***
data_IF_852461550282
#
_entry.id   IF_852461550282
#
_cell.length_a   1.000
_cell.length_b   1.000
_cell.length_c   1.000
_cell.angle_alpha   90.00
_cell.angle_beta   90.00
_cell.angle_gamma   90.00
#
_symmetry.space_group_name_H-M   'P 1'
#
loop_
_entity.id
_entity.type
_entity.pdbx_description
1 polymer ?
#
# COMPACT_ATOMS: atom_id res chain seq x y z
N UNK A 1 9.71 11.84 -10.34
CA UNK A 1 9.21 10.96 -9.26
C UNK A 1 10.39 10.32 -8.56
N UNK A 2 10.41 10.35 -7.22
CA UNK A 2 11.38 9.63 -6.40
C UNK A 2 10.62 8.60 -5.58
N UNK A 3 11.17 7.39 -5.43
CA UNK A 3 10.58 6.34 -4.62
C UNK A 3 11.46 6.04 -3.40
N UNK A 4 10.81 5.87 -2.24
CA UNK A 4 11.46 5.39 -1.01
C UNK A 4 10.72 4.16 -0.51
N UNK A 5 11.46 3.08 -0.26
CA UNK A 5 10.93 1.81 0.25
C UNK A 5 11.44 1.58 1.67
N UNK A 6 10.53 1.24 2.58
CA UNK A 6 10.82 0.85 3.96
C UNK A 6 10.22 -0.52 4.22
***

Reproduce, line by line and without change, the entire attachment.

data_IF_852461550282
#
_entry.id   IF_852461550282
#
_cell.length_a   1.000
_cell.length_b   1.000
_cell.length_c   1.000
_cell.angle_alpha   90.00
_cell.angle_beta   90.00
_cell.angle_gamma   90.00
#
_symmetry.space_group_name_H-M   'P 1'
#
loop_
_entity.id
_entity.type
_entity.pdbx_description
1 polymer ?
#
# COMPACT_ATOMS: atom_id res chain seq x y z
N UNK A 1 9.71 11.84 -10.34
CA UNK A 1 9.21 10.96 -9.26
C UNK A 1 10.39 10.32 -8.56
N UNK A 2 10.41 10.35 -7.22
CA UNK A 2 11.38 9.63 -6.40
C UNK A 2 10.62 8.60 -5.58
N UNK A 3 11.17 7.39 -5.43
CA UNK A 3 10.58 6.34 -4.62
C UNK A 3 11.46 6.04 -3.40
N UNK A 4 10.81 5.87 -2.24
CA UNK A 4 11.46 5.39 -1.01
C UNK A 4 10.72 4.16 -0.51
N UNK A 5 11.46 3.08 -0.26
CA UNK A 5 10.93 1.81 0.25
C UNK A 5 11.44 1.58 1.67
N UNK A 6 10.53 1.24 2.58
CA UNK A 6 10.82 0.85 3.96
C UNK A 6 10.22 -0.52 4.22